For details on what this series involves, please see the first post.
5. IS.Akureyri 10.03.05, Adam Jeppesen
This photograph comes from a rather beautiful book I bought in Magma on Longacre in central London, and which I bought pretty much by accident, or rather on a whim. The 100 Works of Art (Visual) section may give the impression that I tend to find the things I love by falling over them, and this is largely accurate. I do also find things by having them thrown at me by friends shouting “YOU WILL LOVE THIS, DELILAH!”, but Wake, the book which contains this photograph, is one of the beautiful accidents.
The rest of the book is also fascinating, with a particularly haunting shot of tire marks on a headlights-lit patch of snow hinting at some terrible accident, and an aerial shot of a car park in Roskilde evoking for me at least (as someone who was involved and interested in alternative musical festivals at the time) the events of the eponymous 2000 festival at which nine people died in a crowd. Especially alarming to me at least as the following summer I nearly ended up joining them in a similar manner (bad crowd management at Reading Festival 2001: oh boy was there ever).
The reason that this photograph of all the strange and haunting shots in this “monograph” struck me is also quite personal, which is what I believe all reactions to art should be in some way.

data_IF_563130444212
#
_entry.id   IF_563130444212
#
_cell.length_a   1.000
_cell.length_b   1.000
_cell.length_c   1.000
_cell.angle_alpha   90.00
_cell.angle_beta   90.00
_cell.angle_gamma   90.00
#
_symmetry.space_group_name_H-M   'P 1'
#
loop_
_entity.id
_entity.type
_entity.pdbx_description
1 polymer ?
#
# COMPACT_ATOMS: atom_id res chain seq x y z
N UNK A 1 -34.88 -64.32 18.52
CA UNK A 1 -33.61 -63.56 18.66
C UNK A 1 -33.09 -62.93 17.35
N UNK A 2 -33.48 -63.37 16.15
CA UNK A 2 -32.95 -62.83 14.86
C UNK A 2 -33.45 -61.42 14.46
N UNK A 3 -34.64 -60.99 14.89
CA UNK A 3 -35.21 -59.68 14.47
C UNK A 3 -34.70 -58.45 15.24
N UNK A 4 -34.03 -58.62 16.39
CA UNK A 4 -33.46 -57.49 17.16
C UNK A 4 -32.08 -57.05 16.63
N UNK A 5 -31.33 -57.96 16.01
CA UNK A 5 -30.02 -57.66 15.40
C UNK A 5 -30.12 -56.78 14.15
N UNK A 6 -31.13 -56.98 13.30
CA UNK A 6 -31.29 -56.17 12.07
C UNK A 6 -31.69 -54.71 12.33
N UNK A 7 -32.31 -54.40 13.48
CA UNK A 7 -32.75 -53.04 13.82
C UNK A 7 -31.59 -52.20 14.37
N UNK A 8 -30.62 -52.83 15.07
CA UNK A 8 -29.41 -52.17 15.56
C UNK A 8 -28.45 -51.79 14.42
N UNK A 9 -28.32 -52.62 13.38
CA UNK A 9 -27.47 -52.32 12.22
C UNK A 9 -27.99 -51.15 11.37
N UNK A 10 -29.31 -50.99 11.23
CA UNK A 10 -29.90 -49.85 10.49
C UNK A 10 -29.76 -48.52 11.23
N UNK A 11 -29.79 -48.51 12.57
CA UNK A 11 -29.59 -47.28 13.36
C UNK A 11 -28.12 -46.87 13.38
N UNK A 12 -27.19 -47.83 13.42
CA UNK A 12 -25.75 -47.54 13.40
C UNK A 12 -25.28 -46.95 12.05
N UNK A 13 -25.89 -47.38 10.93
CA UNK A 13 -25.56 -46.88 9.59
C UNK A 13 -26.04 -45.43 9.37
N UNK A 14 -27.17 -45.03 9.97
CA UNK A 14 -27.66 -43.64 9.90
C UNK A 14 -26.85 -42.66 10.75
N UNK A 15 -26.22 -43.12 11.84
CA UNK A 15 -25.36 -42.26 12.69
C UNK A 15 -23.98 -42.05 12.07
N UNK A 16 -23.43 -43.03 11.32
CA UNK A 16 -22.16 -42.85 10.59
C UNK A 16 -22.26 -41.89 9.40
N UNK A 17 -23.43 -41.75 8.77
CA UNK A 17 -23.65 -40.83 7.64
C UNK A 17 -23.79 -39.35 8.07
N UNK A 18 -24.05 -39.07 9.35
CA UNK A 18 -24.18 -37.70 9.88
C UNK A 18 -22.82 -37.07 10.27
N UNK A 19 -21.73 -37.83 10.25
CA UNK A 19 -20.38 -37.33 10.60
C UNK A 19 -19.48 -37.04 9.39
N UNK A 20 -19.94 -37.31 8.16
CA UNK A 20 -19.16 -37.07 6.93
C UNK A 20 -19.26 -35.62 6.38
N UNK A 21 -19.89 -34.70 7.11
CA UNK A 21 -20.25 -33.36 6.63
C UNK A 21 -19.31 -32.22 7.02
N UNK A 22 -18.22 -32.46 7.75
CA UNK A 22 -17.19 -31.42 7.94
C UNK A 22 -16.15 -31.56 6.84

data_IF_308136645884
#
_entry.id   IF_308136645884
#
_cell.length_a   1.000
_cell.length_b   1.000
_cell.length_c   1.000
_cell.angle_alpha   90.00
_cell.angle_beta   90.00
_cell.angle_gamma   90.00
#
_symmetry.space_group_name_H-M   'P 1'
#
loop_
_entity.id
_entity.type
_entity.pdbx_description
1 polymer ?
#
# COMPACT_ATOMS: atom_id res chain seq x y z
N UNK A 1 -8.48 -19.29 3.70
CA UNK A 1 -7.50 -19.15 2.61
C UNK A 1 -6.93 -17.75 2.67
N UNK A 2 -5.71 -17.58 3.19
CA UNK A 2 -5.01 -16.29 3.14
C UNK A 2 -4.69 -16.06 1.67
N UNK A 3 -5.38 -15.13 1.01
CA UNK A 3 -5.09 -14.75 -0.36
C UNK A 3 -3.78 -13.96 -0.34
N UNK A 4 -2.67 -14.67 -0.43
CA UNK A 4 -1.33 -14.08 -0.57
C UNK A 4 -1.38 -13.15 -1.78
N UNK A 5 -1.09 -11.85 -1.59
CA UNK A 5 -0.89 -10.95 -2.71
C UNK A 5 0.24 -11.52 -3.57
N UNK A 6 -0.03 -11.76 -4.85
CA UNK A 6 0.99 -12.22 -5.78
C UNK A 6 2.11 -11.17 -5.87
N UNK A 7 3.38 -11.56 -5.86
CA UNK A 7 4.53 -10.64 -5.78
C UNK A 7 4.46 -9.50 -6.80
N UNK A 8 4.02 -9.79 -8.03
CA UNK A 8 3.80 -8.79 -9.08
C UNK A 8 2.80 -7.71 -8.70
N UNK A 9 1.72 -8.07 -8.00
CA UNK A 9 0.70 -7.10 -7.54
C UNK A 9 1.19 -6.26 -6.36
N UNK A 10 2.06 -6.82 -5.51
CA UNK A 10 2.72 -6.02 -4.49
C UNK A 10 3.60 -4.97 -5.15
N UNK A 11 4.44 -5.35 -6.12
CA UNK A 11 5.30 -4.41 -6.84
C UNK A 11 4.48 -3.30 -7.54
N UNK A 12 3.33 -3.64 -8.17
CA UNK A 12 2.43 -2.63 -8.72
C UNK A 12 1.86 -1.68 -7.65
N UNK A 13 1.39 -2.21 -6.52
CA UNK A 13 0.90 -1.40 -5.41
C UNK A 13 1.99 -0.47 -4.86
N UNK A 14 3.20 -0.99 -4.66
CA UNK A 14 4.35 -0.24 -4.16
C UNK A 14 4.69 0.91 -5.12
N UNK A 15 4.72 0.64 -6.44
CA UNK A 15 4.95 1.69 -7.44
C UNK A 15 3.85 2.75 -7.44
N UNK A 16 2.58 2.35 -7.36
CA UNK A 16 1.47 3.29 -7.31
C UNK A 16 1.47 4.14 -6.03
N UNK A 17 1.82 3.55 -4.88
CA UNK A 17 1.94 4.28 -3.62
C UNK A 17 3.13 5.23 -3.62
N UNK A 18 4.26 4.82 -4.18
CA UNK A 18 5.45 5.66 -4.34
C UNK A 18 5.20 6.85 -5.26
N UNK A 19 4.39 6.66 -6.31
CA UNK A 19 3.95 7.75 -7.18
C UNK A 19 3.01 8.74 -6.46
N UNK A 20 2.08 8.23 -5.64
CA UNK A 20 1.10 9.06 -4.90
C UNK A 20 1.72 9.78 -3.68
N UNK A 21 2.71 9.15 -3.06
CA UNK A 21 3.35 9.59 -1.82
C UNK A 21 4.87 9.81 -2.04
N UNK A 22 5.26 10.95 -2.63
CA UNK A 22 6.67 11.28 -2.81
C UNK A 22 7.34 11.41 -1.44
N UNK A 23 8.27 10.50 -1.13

I grew up in a number of places, but after some fairly mobile early years (Nottingham, Frome, Plymouth, and a smattering of places in Sabarkantha district, Gujarat) we settled in West Devon, and in order to get anywhere usually took a train out of Plymouth, leaving the car there. This meant that on the way back, getting home involved driving away from the meagre city lights of a small city widely regarded as a post-apocalyptic hell-hole by touring comedians and bands, and into the pitch black of unlit moorlands. For various reasons this really never set well with me as a child, and if you’ve ever had an apparently suicidal sheep try to fling itself in front of your eggshell-fragile and freezing-cold Citroen Diane you will understand why streetlights are wonderful and so are fences.
The lights of the city would disappear from the horizon like a great glowing jellyfish on the surface of some dark sea, and I would be swallowed by the moors for a few miles.
Now I live in London, and have done for more than a decade. Few things say “home” to me quite as much as seeing the whole vast configuration of city lights growing ever-larger in the shrinking distance. It is the most welcoming thing I can think of in the glowering dark; even flying into Seattle, a city I had never visited before, after an unconscionably long time travelling in the winter dark, seeing the lights come up below me gave me the most primitive feeling of relief. I am sure it relates somehow to campfires and the safety of the tribe, and that is just fine.
This photograph brings back all those warm, fuzzy feelings of homecoming: it says “you have been on a long and exhausting journey, but the end is in sight. Here is the light, the lights at the end of the seemingly relentless tunnel, and they are the lights of home. You don’t have far to go now”.
A homage to this shot also makes up the cover of Pass the Parcel.